Stay Grounded to your Running Environment

Aside from offering you the ultimate balance, barefoot running does something else more amazing… It helps you stay grounded or connected with your environment. You can easily learn to spread your toes and expand your foot while it becomes a more stable base that supports all the movements.

Other benefits of barefoot running include:

  • As a barefoot runner, you’ll develop forefoot strike, which is more efficient, and makes you less susceptible to impact injuries that result from landing on your heel.
  • The activity also cultivates lighter strides unlike the heavy cladding associated with wearing shoes.
  • And, of course, running barefoot will bring you back to your original, more fundamental self. It’s a natural feeling that’s absolutely grounding.

So, if you are convinced enough about barefoot running, here's a complete guide to help you get started:

What are The Cons of Running Barefoot?

Barefoot running also comes with some potential negatives which we’ll discuss below…

Slow Adaptation Phase Required

Running barefoot or wearing the minimalist shoe isn’t as easy as it sounds. It can turn out to be a shock to your foot, and your muscles will feel overworked initially.

For some people, this could lead to muscle strains as the heel lift is done away with. Thus, the shoeless activity calls for a gradual adaptation phase.

Your Foot is Less Protected

This is evident: when you transit from a running shoe, your foot will suffer less protection from ground debris e.g. nails, rocks, glass, thorns, etc.

Your shoe will also be affected by frostbite in snow and ice. Your feet will not enjoy insulation in cold weather. Other adverse effects of barefoot running:

  • Most people who start wearing the minimalist shoe will experience blisters in the first few weeks until calluses form.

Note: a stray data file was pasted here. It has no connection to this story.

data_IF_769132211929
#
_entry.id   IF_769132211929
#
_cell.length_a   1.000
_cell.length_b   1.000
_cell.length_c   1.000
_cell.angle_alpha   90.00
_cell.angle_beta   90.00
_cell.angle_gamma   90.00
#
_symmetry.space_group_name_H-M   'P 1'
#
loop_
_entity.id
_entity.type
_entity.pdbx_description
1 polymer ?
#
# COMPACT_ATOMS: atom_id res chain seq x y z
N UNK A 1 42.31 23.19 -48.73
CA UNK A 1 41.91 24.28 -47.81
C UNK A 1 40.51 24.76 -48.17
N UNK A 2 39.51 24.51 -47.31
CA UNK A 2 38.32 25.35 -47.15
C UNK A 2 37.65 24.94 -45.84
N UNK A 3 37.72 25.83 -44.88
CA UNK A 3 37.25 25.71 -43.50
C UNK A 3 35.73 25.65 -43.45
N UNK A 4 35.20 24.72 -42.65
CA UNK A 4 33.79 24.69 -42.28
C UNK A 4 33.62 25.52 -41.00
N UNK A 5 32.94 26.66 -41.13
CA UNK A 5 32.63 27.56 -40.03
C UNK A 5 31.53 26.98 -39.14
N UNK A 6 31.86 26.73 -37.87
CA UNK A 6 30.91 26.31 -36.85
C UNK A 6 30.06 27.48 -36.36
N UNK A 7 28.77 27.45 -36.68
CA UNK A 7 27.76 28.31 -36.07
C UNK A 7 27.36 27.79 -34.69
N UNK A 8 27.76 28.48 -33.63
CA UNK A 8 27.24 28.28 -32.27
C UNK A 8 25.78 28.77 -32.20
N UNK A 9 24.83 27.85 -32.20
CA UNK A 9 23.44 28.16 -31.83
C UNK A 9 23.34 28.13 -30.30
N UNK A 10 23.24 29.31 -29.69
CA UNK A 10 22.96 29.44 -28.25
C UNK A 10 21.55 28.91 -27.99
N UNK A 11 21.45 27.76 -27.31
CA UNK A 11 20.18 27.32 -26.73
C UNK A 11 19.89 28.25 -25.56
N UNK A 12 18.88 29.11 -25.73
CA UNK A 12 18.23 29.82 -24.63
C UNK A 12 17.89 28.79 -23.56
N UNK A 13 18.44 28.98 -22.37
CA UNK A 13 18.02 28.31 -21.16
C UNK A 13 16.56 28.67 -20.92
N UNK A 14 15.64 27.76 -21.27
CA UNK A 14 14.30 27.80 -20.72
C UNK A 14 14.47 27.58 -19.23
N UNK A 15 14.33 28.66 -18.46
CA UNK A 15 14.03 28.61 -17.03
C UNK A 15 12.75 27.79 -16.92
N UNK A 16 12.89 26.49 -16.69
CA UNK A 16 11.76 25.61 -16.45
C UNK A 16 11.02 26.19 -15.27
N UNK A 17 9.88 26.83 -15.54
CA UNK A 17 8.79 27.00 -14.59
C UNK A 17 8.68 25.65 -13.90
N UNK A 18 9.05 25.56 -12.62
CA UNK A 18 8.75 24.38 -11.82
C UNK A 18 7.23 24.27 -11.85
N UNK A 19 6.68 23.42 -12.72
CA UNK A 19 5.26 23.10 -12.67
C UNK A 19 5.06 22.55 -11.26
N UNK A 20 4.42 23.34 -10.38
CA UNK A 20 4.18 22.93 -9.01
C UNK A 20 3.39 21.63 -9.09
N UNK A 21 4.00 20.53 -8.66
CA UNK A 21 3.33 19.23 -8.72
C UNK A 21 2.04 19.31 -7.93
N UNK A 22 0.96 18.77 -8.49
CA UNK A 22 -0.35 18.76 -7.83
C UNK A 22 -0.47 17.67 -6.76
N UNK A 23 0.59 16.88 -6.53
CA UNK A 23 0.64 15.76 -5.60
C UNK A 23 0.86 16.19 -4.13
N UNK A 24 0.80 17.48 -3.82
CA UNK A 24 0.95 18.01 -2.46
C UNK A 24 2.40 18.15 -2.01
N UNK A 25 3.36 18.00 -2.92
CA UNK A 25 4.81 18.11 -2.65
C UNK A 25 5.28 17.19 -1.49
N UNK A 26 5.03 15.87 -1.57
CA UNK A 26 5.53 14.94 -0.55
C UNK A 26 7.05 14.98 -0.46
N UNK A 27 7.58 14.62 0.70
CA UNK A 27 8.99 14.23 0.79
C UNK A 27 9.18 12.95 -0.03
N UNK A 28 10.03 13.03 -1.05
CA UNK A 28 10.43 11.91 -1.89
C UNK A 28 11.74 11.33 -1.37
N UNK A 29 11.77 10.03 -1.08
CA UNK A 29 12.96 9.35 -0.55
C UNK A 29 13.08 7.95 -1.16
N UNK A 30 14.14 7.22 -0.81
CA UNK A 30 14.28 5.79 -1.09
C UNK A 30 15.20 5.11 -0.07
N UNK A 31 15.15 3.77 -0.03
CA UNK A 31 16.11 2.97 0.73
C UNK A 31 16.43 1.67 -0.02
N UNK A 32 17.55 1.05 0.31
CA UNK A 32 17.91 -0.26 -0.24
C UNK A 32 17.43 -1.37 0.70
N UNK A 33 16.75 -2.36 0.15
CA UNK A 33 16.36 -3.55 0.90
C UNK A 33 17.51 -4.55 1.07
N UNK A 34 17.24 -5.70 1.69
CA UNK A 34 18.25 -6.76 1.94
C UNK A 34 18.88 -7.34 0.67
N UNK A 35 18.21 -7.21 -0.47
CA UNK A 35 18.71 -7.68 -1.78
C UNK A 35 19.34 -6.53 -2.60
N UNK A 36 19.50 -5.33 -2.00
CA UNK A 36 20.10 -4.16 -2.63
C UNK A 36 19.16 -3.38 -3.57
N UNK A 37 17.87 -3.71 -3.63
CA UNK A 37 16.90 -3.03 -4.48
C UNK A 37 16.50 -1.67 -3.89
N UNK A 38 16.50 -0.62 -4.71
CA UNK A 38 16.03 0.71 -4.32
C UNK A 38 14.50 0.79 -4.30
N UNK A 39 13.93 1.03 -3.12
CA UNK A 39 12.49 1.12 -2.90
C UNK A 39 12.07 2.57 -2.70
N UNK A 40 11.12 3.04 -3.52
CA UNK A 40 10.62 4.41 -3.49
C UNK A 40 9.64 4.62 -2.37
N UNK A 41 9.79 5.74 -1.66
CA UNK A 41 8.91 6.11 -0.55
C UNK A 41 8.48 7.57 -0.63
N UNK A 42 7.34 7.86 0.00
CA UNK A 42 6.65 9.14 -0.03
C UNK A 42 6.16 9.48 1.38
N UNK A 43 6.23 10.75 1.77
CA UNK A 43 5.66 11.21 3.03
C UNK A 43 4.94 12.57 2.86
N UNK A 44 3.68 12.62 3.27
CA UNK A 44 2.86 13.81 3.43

• The bottom surface of your feet is soft and tender. As a result, wearing a stiff-soled shoe might cause pain initially and in some cases increase the risk of plantar fasciitis!

There are also some criticisms saying that barefoot running isn’t truly running barefoot. They urge that there’s less sensory feedback from the feet bottom since you’re still wearing some shoe.

Final Thoughts

Despite all the ongoing debate on running barefoot, many people are still rocking the barefoot running shoes. Interestingly, they’re coming back with loads of testimonials on how they benefit from these type of shoes.

They admit that the shoes give them a more natural feeling minus the hardness and the rocks. Their feet feels lighter, with a better feel of the terrain.

The flatter shoes cure most of their shin, knee, and back splints. There are also personal claims of improved performance. The remaining lot who have a wrong view of these shoes admit that they’ve never tried these shoes, meaning they don’t have an experience of what they truly hold.

In conclusion, barefoot running is a matter of personal choice. You may also want to try this out and see whether it work for you.

Dr. Shoeta